'Earthquake at N-plant site can't be ruled out'
In what may further fan protests against the controversial Jaitapur nuclear plant, a research paper has revealed that an earthquake measuring more than six on the Richter scale at the plant's site cannot be ruled out within its lifetime.mumbai Updated: Nov 24, 2011 01:17 IST
In what may further fan protests against the controversial Jaitapur nuclear plant, a research paper has revealed that an earthquake measuring more than six on the Richter scale at the plant's site cannot be ruled out within its lifetime.
The paper titled 'Historical and future seismicity near Jaitapur', which has been published in the latest issue of Current Science, published by the Indian Academy of Sciences, Bangalore states that the Jaitapur site lies in the same fault plane responsible for the 6.3 magnitude Latur and the 6.4 magnitude Koyna earthquakes.
Although Jaitapur has no record of local seismicity in the past century, the site is located only 110 km away from the epicentre of the Koyna earthquake that occurred in 1967.
"It can be argued that a similar-intensity earthquake could possibly occur directly beneath the power plant. The probability of an earthquake occurring is low but it is nevertheless possible, and is an important consideration in the analysis of power plant safety," reads the paper authored by geologists Roger Bilham at the University of Colorado, USA and Vinod Gaur of the CSIR Centre for Mathematical Modelling and Computer Simulation at Bangalore.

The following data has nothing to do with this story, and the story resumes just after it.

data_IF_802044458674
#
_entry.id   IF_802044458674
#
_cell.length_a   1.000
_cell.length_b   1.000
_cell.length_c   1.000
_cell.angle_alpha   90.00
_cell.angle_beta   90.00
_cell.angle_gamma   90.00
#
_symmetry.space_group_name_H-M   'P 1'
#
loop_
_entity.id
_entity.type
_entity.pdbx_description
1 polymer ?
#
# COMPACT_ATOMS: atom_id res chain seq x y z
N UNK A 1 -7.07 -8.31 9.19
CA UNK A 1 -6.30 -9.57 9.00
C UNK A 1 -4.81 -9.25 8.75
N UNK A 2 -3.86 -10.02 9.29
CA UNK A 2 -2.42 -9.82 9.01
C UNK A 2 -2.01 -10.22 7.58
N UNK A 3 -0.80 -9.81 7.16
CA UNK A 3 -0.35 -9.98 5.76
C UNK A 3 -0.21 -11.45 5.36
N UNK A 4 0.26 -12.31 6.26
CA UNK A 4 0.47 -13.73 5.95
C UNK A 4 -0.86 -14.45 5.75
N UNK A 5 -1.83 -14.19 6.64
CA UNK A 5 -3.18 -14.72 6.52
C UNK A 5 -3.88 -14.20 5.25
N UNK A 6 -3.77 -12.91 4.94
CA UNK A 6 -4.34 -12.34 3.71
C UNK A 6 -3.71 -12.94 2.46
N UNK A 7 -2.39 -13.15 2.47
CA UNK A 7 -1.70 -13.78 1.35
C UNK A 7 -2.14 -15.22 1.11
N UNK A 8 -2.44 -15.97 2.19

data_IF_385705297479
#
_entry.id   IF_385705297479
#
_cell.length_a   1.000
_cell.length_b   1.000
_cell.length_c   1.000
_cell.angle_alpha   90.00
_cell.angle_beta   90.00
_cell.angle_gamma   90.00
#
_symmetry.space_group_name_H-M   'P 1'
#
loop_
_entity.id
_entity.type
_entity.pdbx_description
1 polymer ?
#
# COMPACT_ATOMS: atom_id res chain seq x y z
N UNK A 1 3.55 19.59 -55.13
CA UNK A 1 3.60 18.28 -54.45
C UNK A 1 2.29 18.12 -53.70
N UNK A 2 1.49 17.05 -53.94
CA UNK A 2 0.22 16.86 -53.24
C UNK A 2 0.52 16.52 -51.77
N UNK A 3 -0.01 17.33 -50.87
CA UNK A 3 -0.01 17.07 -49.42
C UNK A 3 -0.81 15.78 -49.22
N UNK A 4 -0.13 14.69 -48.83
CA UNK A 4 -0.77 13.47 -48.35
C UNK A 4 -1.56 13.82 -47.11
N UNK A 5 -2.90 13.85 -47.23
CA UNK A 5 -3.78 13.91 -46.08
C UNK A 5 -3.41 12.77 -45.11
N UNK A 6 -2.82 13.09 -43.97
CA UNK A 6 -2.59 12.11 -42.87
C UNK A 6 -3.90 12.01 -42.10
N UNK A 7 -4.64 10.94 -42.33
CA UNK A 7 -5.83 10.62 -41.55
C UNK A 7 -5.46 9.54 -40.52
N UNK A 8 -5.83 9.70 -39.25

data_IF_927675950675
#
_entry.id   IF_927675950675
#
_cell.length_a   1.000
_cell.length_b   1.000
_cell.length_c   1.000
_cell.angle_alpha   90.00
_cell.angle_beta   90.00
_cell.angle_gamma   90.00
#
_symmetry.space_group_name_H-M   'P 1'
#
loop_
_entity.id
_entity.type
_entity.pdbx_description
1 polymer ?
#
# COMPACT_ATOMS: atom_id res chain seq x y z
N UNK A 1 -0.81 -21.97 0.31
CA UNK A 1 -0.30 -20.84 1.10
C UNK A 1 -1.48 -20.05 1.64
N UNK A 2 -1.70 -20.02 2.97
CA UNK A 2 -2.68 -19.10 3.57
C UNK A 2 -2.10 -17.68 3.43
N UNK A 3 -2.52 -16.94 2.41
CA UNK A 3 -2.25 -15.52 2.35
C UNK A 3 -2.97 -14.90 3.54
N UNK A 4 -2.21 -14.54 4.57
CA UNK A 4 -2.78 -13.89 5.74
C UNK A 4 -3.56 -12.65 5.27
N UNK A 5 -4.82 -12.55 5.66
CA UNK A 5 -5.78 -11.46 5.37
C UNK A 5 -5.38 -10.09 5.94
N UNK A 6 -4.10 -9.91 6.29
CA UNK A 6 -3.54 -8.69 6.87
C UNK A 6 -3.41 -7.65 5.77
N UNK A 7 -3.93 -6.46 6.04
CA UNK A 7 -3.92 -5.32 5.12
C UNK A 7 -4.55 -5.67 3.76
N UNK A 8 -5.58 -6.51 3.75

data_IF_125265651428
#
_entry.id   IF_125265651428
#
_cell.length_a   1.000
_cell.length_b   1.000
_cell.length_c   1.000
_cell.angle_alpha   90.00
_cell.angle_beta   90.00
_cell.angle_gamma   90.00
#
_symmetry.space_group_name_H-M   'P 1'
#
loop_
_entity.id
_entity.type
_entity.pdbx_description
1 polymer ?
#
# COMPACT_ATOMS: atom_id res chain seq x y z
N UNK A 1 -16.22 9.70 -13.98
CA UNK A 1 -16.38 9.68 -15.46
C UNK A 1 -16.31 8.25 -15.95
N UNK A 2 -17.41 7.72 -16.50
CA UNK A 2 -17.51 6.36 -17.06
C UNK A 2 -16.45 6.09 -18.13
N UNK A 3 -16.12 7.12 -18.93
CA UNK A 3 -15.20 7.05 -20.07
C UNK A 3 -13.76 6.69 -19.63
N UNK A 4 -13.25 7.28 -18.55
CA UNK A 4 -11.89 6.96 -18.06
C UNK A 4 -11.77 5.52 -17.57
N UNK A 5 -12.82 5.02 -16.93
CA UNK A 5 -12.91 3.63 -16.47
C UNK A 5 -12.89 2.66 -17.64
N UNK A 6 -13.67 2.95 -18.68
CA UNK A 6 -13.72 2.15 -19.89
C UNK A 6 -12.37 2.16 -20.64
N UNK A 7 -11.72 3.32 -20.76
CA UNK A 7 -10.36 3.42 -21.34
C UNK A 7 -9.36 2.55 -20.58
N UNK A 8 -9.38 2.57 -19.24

The paper has come at a time when there is a strong wave of opposition against nuclear power plants across the country, especially after the nuclear meltdown at the Fukushima nuclear plant in Japan in March, which was a result of an earthquake followed by a tsunami.
The Nuclear Power Corporation of India Limited (NPCIL), which builds and operates nuclear plants in the country, however, maintains that the Jaitapur site falls under seismic zone three and hence there is no threat of an earthquake or a tsunami. Officials said that apart from consulting leading geologists to understand seismicity concerns at Jaitapur, data of 1,000 years has been analysed from three agencies.
"When we construct a nuclear plant, we do not take the seismic zone into account. The reactors are built with advanced technology and are designed considering the fault line under the plant site to counter the worst-case scenario. The same will be done in Jaitapur," said CB Jain, project manager, NPCIL.
However, the paper's authors argue that the seismic record near Jaitapur dates back only 200 years with very little data from the pre-1800 period. "The risk assessed from only the past few centuries may not represent the true risk to the plant. Insufficient data is available to exclude the possibility of an earthquake," the researchers said. "It is important to plan for all possible futures in the design of nuclear plants."